If you can’t sing, be the song

Hi. I’ve been thinking a lot about you lately. “You” being this side of me, I suppose. Going through old photos and boxes of letters recently we found the letter Aaron wrote to his groomsmen before our wedding. He titled it his Single Man’s Swan Song, it was an ode to a former piece of him, a letting go of the old and an invitation to take on the new alongside of him. In true Aaron-fashion he was the first of his buddies to get married (to have a kid, a business, etc) and he owned it. His place in his story, and his clear decision to add a partner to his life with an invitation extended to his confidants to continue the journey with him … but also with us.

We laugh now when we read his letter to his friends but it really stuck with me. I’ve been wondering if this is my Swan Song to this part of me. A farewell, a goodbye, a letting go. A distance but an invitation to the change. It has long since been my goal to be authored and published. To walk into a book store and see my name on the spine of a book. So, as one does at the end of a year or season or extended period of waiting, I re-evaluated my goals. This entire year has been one evaluation after another.

Do I want this?

Is this for me?

Can I walk in this?

Will this hurt me?

Does this help me?

Where is this moving me?

Am I ready?

Slowly, ever so slowly, I’ve noticed that whatever desire was in me to be known on paper has changed. To see ink printed with my words, as satisfying as that is, hasn’t worked out. I’ve tried and mostly failed. And that’s ok. I’m not sorry I tried, or sad that it didn’t work out, or even hung up on the idea that some day it surely will. Maybe I’ve already written my book. Likely, I’ve written many in these archives. Scores of seasons and transitions and living – all recorded. All ready ordered.

So some of it goes unwritten, who cares. Some of it doesn’t get archived here, but maybe, even better, it gets archived on the hearts of my children. It bubbles up out of the mouths of my dearest friends who walked this road with me, maybe one day they’ll tell part of my story for me when I no longer can.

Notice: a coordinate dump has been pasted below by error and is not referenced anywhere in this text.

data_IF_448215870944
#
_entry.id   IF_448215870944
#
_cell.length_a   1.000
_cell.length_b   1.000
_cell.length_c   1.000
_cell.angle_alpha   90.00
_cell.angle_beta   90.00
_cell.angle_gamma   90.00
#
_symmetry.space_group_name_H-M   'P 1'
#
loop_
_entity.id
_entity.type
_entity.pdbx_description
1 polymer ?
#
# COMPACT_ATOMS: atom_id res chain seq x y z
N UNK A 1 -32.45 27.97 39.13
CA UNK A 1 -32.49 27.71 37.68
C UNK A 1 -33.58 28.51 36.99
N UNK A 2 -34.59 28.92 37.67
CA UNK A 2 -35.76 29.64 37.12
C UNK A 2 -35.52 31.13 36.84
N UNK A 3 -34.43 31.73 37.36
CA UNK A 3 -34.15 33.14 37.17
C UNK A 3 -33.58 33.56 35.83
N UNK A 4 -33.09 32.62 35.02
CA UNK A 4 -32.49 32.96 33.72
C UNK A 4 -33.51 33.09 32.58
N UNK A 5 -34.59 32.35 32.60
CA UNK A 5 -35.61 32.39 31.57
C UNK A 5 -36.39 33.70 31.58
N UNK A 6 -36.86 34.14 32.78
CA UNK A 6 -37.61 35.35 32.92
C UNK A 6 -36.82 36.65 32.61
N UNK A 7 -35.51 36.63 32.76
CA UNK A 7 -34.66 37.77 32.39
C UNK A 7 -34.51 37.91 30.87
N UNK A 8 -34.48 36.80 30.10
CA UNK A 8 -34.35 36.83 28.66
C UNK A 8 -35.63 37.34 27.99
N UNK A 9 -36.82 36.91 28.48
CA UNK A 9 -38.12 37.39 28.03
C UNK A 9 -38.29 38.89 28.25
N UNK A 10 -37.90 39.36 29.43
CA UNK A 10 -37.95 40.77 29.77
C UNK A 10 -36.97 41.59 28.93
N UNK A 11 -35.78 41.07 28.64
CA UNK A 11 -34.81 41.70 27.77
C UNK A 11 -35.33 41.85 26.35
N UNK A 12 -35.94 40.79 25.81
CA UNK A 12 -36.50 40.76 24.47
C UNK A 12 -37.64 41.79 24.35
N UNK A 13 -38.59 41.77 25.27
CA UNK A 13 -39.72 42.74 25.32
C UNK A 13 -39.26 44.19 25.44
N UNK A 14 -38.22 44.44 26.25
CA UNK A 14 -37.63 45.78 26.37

And maybe, just maybe, I tell my story a little differently from here on out. Maybe I start talking. Maybe I start speaking. Maybe I start sharing. Maybe I start profusely sweating and blacking out on a stage while words fall out of my mouth and instead of carrying these chapters with me, maybe I let them out.

Who knows?

I sure don’t. 12 years ago when we decided I would stay home and be a mom I had no idea that a decade later I would still be writing. That, at one point, this writing would bring in a full time income and a community of complete strangers who got me through some of the hardest seasons to date. For anonymous people to mean so much to a person, it might be borderline, but also? It was a lifeline. It was my lifeline.

I’m plagued with What’s Next lately, not like I have been before. I’m not frantic for something to distract me, I’m curious as to where this is all going. What have I been doing to prepare myself for what’s next all these years? I live on standby right now, with one parent who runs a company the sacrifice to the family is that changes, big or small, need to be leveled at a baseline. Here’s how far we can stretch and still bend, together. But this, this is where we break. We have to know where that point is. And we do, we know that point – so I continue to be a mom. I continue to freelance photography and when I stop being afraid of query letters – it’s how I continue to write outside of this space and flex those muscle’s too.

Should someone get sick, should the kids have a break or vacation from school – I’m on standby to supervise. I’m the constant parent. But I have a constant partner.